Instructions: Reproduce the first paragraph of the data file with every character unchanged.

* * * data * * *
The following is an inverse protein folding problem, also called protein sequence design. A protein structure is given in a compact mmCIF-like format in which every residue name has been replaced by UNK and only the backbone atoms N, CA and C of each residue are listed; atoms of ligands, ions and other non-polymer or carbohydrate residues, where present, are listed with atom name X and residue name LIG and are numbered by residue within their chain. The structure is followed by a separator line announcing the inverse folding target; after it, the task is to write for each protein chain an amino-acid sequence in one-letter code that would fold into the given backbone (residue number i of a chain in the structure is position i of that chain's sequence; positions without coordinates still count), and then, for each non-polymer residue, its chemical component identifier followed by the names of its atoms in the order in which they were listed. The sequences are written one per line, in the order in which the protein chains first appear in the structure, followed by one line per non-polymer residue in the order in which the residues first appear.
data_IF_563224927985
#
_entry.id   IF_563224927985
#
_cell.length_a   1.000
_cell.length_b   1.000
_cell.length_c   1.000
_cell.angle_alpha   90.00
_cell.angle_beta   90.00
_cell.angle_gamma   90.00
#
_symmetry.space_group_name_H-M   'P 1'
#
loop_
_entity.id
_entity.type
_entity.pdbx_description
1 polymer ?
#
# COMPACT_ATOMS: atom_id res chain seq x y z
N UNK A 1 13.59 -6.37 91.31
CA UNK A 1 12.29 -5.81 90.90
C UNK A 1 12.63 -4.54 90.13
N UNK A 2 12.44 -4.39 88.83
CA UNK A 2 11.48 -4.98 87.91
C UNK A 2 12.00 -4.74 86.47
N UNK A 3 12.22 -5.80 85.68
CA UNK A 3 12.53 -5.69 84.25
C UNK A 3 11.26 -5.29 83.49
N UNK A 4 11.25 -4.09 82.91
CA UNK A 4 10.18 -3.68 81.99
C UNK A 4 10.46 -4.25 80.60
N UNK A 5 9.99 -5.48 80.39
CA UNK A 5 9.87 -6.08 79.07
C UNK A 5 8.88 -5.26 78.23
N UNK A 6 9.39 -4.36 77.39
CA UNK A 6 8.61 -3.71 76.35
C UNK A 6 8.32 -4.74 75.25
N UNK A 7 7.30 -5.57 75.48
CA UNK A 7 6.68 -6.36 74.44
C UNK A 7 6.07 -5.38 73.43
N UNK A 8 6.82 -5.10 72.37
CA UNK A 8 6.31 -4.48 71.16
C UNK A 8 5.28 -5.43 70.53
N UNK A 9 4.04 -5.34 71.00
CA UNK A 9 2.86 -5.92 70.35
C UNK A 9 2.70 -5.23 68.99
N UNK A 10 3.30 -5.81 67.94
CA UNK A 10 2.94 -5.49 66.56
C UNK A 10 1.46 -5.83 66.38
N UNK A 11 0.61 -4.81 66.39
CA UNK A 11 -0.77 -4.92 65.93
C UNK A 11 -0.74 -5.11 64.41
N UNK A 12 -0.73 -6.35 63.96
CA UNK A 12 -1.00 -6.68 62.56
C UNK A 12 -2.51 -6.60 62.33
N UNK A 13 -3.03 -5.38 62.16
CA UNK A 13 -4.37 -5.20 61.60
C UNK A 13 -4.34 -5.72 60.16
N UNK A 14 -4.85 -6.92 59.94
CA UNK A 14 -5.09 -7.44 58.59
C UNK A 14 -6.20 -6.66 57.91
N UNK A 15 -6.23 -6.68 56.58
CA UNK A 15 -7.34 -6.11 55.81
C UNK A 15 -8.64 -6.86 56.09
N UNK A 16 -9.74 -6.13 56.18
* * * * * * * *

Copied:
The following is an inverse protein folding problem, also called protein sequence design. A protein structure is given in a compact mmCIF-like format in which every residue name has been replaced by UNK and only the backbone atoms N, CA and C of each residue are listed; atoms of ligands, ions and other non-polymer or carbohydrate residues, where present, are listed with atom name X and residue name LIG and are numbered by residue within their chain. The structure is followed by a separator line announcing the inverse folding target; after it, the task is to write for each protein chain an amino-acid sequence in one-letter code that would fold into the given backbone (residue number i of a chain in the structure is position i of that chain's sequence; positions without coordinates still count), and then, for each non-polymer residue, its chemical component identifier followed by the names of its atoms in the order in which they were listed. The sequences are written one per line, in the order in which the protein chains first appear in the structure, followed by one line per non-polymer residue in the order in which the residues first appear.